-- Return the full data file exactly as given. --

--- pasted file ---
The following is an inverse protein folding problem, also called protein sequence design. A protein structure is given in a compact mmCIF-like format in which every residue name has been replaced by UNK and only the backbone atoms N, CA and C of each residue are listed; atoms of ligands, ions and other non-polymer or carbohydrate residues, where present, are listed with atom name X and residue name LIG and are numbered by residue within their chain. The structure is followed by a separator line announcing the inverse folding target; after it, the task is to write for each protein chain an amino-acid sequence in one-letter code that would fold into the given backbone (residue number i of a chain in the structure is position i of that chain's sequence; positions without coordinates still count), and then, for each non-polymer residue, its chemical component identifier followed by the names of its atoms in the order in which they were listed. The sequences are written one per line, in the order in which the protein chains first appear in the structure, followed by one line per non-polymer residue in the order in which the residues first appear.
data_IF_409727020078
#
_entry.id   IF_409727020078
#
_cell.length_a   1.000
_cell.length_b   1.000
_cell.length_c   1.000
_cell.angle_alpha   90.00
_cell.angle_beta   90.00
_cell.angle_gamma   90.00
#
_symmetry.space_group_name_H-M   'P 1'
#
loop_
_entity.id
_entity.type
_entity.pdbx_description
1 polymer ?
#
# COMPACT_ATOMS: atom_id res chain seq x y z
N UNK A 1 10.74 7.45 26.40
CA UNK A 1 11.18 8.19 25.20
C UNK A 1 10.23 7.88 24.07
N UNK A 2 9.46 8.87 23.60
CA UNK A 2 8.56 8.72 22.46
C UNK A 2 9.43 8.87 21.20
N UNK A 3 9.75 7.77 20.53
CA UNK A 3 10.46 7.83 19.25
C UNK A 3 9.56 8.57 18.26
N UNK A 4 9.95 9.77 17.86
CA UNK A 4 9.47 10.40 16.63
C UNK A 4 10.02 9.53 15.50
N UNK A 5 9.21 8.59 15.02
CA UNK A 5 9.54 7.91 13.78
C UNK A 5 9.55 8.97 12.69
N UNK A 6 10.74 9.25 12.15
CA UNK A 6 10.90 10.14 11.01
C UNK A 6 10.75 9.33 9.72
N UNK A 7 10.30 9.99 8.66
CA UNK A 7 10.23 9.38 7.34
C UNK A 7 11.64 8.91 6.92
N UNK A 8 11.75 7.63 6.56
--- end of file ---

The following is an inverse protein folding problem, also called protein sequence design. A protein structure is given in a compact mmCIF-like format in which every residue name has been replaced by UNK and only the backbone atoms N, CA and C of each residue are listed; atoms of ligands, ions and other non-polymer or carbohydrate residues, where present, are listed with atom name X and residue name LIG and are numbered by residue within their chain. The structure is followed by a separator line announcing the inverse folding target; after it, the task is to write for each protein chain an amino-acid sequence in one-letter code that would fold into the given backbone (residue number i of a chain in the structure is position i of that chain's sequence; positions without coordinates still count), and then, for each non-polymer residue, its chemical component identifier followed by the names of its atoms in the order in which they were listed. The sequences are written one per line, in the order in which the protein chains first appear in the structure, followed by one line per non-polymer residue in the order in which the residues first appear.
data_IF_409727020078
#
_entry.id   IF_409727020078
#
_cell.length_a   1.000
_cell.length_b   1.000
_cell.length_c   1.000
_cell.angle_alpha   90.00
_cell.angle_beta   90.00
_cell.angle_gamma   90.00
#
_symmetry.space_group_name_H-M   'P 1'
#
loop_
_entity.id
_entity.type
_entity.pdbx_description
1 polymer ?
#
# COMPACT_ATOMS: atom_id res chain seq x y z
N UNK A 1 10.74 7.45 26.40
CA UNK A 1 11.18 8.19 25.20
C UNK A 1 10.23 7.88 24.07
N UNK A 2 9.46 8.87 23.60
CA UNK A 2 8.56 8.72 22.46
C UNK A 2 9.43 8.87 21.20
N UNK A 3 9.75 7.77 20.53
CA UNK A 3 10.46 7.83 19.25
C UNK A 3 9.56 8.57 18.26
N UNK A 4 9.95 9.77 17.86
CA UNK A 4 9.47 10.40 16.63
C UNK A 4 10.02 9.53 15.50
N UNK A 5 9.21 8.59 15.02
CA UNK A 5 9.54 7.91 13.78
C UNK A 5 9.55 8.97 12.69
N UNK A 6 10.74 9.25 12.15
CA UNK A 6 10.90 10.14 11.01
C UNK A 6 10.75 9.33 9.72
N UNK A 7 10.30 9.99 8.66
CA UNK A 7 10.23 9.38 7.34
C UNK A 7 11.64 8.91 6.92
N UNK A 8 11.75 7.63 6.56